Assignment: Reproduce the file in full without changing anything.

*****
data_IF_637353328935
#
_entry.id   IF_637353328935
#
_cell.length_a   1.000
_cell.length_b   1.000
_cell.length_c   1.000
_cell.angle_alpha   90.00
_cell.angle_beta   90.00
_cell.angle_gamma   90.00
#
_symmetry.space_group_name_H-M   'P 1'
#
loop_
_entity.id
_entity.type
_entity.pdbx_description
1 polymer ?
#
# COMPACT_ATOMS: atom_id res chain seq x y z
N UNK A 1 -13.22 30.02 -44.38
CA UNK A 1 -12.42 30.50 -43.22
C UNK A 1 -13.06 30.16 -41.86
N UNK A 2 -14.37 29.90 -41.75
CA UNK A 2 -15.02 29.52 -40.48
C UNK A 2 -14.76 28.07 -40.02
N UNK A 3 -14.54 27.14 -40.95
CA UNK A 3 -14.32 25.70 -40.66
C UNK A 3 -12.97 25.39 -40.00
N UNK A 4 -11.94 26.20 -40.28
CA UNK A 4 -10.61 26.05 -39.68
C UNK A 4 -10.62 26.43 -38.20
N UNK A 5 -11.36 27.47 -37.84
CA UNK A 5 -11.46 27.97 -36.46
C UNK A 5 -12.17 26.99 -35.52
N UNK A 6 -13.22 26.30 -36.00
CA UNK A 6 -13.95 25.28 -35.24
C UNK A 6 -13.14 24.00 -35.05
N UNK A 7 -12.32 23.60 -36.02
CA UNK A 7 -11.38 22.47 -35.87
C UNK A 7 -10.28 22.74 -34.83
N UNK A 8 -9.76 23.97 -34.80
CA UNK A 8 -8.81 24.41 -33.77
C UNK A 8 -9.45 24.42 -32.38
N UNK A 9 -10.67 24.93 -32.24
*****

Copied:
data_IF_637353328935
#
_entry.id   IF_637353328935
#
_cell.length_a   1.000
_cell.length_b   1.000
_cell.length_c   1.000
_cell.angle_alpha   90.00
_cell.angle_beta   90.00
_cell.angle_gamma   90.00
#
_symmetry.space_group_name_H-M   'P 1'
#
loop_
_entity.id
_entity.type
_entity.pdbx_description
1 polymer ?
#
# COMPACT_ATOMS: atom_id res chain seq x y z
N UNK A 1 -13.22 30.02 -44.38
CA UNK A 1 -12.42 30.50 -43.22
C UNK A 1 -13.06 30.16 -41.86
N UNK A 2 -14.37 29.90 -41.75
CA UNK A 2 -15.02 29.52 -40.48
C UNK A 2 -14.76 28.07 -40.02
N UNK A 3 -14.54 27.14 -40.95
CA UNK A 3 -14.32 25.70 -40.66
C UNK A 3 -12.97 25.39 -40.00
N UNK A 4 -11.94 26.20 -40.28
CA UNK A 4 -10.61 26.05 -39.68
C UNK A 4 -10.62 26.43 -38.20
N UNK A 5 -11.36 27.47 -37.84
CA UNK A 5 -11.46 27.97 -36.46
C UNK A 5 -12.17 26.99 -35.52
N UNK A 6 -13.22 26.30 -36.00
CA UNK A 6 -13.95 25.28 -35.24
C UNK A 6 -13.14 24.00 -35.05
N UNK A 7 -12.32 23.60 -36.02
CA UNK A 7 -11.38 22.47 -35.87
C UNK A 7 -10.28 22.74 -34.83
N UNK A 8 -9.76 23.97 -34.80
CA UNK A 8 -8.81 24.41 -33.77
C UNK A 8 -9.45 24.42 -32.38
N UNK A 9 -10.67 24.93 -32.24